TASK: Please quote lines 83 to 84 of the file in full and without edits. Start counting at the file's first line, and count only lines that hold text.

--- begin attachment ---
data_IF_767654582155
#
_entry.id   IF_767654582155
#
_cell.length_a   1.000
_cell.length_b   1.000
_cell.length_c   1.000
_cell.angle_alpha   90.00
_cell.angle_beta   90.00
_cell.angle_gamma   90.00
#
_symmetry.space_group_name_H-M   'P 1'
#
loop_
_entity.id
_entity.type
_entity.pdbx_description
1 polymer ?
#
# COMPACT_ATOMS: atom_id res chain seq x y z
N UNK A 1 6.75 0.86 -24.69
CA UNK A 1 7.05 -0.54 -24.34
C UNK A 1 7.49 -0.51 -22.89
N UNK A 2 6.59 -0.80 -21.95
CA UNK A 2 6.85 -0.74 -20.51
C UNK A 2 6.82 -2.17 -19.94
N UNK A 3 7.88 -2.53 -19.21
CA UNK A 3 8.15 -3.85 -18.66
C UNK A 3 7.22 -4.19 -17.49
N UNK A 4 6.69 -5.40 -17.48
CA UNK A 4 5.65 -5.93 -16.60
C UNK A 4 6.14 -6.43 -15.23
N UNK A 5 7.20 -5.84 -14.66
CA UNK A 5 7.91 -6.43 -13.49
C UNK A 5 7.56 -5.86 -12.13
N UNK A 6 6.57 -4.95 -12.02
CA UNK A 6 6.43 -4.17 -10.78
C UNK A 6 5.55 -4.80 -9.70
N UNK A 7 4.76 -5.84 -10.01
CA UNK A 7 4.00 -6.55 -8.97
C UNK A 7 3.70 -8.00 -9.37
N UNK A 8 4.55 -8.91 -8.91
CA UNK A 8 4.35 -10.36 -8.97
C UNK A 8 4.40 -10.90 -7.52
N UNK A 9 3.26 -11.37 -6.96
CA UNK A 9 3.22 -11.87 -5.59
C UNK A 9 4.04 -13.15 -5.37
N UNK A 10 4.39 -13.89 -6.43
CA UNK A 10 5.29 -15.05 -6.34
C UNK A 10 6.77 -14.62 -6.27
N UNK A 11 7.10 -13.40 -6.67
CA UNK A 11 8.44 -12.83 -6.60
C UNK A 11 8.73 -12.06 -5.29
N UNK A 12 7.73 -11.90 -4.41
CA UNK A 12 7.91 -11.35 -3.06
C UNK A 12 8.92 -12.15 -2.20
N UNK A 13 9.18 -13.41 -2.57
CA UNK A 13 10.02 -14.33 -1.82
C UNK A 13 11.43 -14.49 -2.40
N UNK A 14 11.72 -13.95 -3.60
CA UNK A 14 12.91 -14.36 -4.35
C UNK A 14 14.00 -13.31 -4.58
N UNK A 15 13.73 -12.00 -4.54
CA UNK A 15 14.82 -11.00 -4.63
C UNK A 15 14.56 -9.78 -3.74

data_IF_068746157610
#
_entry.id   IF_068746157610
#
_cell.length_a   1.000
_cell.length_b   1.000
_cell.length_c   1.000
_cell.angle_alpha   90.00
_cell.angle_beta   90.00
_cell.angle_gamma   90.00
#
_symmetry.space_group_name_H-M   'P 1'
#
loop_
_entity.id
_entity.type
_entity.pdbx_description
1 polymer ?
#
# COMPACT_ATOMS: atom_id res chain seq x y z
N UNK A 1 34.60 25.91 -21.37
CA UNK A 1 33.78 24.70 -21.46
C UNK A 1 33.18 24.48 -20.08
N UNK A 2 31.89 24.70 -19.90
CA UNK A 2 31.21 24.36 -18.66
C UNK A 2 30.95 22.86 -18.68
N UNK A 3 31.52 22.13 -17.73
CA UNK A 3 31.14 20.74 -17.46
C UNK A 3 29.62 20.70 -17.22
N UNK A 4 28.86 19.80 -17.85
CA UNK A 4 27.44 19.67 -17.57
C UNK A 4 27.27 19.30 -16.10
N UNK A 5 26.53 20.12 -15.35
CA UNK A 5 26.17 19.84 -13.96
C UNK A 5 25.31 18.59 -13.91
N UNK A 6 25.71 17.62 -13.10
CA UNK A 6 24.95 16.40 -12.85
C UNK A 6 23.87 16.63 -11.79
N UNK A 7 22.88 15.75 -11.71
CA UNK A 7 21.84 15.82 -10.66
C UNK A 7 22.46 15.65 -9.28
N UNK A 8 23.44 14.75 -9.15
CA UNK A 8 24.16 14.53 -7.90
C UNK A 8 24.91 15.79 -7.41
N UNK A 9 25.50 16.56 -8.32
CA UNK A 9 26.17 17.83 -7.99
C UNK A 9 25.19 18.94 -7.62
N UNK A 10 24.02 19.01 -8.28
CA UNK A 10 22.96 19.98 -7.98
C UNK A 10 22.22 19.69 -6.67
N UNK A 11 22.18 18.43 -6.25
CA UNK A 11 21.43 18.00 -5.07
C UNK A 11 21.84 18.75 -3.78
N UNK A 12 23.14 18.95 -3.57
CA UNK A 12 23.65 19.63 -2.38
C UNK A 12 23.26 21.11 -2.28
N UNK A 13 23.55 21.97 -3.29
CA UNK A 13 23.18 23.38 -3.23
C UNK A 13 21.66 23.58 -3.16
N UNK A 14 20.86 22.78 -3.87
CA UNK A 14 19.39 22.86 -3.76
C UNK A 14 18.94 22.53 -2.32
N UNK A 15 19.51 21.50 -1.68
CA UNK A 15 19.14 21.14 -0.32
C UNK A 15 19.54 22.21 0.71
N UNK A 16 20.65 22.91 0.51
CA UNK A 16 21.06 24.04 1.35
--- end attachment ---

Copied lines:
1 polymer ?
#